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When the first promotional images for Batman: Arkham Asylum arrived in Summer 2008, it felt very much like business as usual. Throughout the 00s, licensed superhero games were common enough, many of them looked like they’d be winners early on, only to disappoint upon release. So, when we heard of a game that allowed you to ‘become’ Batman, that it would celebrate his enormous cast of characters and (at that point) 70 years of comics history, it all felt as familiar and unremarkable as Adam West’s Bat-physique.
Still smarting from the devastating disappointment of the Superman Returns game (the entire reason I bought an Xbox 360), I remember hoping against hope that it would at least be as good as some of the recent Spider-Man games. As release drew closer, more and more promotional material was released and it became clear that publisher Eidos Interactive really believed in the game. Maybe it was time to start getting excited?
I’ll never forget the day the reviews came out. The game wasn’t just being praised, it was like a gushing fountain of celebration. I remember showing the Games Master magazine (RIP) review to my friends (who understandably turned their noses up at licensed games) and basking in their shocked reactions. It had taken incarceration to truly free Batman.
A decade on, it’s still a great game. Eschewing the always unwelcome practice of boring you with the details, Batman: Arkham Asylum thrusts you immediately into the plot, as Batman is delivering the Joker back to the Asylum yet again (they need better locks). Of course something goes wrong, the madman runs free and before long, he’s running the madhouse.
The rest of the plot is nothing special – a hodge podge of convenient reasons lead to Batman bumping into a half dozen or so of his Greatest Enemies(™). This leads to some really memorable sequences – the iconic Scarecrow fear sequences – and some dodgy boss fights – the Poison Ivy fight is fun but it has more than a sniff of something from an old Crash Bandicoot sequel.
Kevin Conroy and Mark Hamill firmly cemented themselves as the definitive voices of Batman and the Joker. While the former is not given much to work with – “You’re finished, Joker!” – the latter greatly benefits from a more adult-oriented script and aesthetic, especially compared to the famously restrained animated series where the Joker was never actually allowed to kill anyone.
The stealth mechanics are spot-on, it’s always gas how conveniently placed the indoor gargoyles are, allowing Batman the ability to gain the high ground and contemplate his next move. Gliding is fun, but if you’ve played the sequels, this is a much more embryonic version of what the gliding mechanic eventually became.
The secret weapon of Batman: Arkham Asylum is the masterful combat – the genius of which is how easy and intuitive it is to pick up but how excruciatingly difficult it is to master. I’ve still never broken a million in the infinite wave ‘Totally Insane’ challenge map, not for lack of hours and hours trying. Those fucking lunatics that jump on top of you, man.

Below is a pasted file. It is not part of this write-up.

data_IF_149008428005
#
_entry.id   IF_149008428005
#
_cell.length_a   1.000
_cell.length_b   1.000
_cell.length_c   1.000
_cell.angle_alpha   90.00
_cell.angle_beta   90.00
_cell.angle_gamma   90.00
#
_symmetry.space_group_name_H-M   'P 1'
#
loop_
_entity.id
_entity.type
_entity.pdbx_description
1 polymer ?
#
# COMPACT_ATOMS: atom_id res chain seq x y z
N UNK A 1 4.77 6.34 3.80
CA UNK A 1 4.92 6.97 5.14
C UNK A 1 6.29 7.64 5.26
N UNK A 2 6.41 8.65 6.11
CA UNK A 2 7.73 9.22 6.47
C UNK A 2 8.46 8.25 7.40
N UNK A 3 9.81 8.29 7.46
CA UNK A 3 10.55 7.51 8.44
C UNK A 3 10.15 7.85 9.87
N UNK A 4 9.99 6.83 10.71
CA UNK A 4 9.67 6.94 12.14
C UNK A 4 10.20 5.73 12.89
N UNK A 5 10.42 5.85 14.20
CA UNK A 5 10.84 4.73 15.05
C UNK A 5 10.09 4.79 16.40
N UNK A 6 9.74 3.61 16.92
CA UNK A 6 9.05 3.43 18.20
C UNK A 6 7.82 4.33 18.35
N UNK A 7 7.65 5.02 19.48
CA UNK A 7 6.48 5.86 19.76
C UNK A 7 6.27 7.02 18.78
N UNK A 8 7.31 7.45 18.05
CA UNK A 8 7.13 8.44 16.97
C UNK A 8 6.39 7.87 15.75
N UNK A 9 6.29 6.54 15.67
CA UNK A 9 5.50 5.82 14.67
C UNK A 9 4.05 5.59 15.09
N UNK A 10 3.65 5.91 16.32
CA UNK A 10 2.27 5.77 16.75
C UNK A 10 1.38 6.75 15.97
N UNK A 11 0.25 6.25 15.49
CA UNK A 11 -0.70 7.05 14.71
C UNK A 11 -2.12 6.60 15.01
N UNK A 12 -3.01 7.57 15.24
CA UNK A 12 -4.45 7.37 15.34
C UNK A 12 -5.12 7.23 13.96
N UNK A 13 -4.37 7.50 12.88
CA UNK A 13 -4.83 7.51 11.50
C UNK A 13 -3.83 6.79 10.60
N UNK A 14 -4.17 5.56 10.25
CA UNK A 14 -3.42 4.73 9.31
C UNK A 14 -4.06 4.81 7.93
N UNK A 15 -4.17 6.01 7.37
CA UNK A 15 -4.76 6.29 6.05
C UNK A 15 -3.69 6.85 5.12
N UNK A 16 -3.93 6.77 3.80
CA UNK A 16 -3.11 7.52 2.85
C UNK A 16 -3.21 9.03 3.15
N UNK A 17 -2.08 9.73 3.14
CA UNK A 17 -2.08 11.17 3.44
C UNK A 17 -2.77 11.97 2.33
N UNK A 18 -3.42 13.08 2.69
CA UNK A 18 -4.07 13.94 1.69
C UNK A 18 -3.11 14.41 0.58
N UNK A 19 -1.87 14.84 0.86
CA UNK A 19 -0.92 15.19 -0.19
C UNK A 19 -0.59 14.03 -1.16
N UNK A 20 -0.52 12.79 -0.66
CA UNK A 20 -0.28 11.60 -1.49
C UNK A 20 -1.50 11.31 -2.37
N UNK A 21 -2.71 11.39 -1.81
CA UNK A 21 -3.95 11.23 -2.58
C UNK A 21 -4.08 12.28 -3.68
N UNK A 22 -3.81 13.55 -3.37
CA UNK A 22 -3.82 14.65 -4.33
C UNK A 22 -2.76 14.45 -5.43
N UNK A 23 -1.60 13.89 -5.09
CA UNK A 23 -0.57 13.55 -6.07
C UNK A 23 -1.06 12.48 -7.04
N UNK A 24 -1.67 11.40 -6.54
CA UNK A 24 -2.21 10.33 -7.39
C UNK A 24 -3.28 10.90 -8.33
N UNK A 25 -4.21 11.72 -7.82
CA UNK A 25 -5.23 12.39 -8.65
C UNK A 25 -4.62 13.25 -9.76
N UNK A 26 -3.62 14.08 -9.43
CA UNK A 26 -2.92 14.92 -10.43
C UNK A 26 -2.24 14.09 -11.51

What sets Batman: Arkham Asylum apart from its successors is its claustrophobic setting. Elsewhere in the Batman mythos, Arkham is either portrayed as a decaying mansion from another time or a high-tech Fort Knox-like leviathan of high-tech security with elaborate, bespoke cells designed for containment rather than any hope of rehabilitation – if they sound like two very different things, it’s because they are – and the game embraces them. The older mansion is beautifully decrepit, but off to the side is the labyrinthine ‘Intensive Treatment’, where elaborately mechanical automatic doors hide the mysteries of the asylum almost as well as they hide load times.
Unlike the steampunk vibe of Arkham City or the sleek, 1960s retro-futurism of Arkham Knight, everything in the Asylum and Intensive Treatment is beaten down and broken and downright crappy-looking in the best way possible. Flickering CRT monitors that were probably second rate in the 1980s, dusty old yellow file pages strewn on the cracked tiles of the library, a tinny little fan spinning awkwardly above… perfect.
After the game’s enormous success, the obvious next step was to expand the map to a more traditional, urban setting. Arkham City did this perfectly, but the argument can certainly be made that the theme park-esque rooftops of old Gotham could never feel as tightly designed as the brooding hallways, nor could they match the Metroid-esque feeling of slow, methodical advancement through an environment. This is even more true of Arkham Knight (paradoxically my personal favourite entry in the three-game series, even if it’s unmistakably the most flawed) where the introduction of a galmorphinizing Batmobile flew the series far too close to the sun.
Wherever the series ends up, there’s no doubting its enormous impact not only on other superhero games such as Marvel’s Spider-Man but on dozens of other action/stealth games like Shadow of Mordor, Sleeping Dogs, and even some of the newer Assassin’s Creeds. Batman: Arkham Asylum draws you into its world so beautifully, quickly establishing itself as above and beyond anything that came before. You realise an hour or so in that you’re not playing another Batman game, you’re playing the Batman game.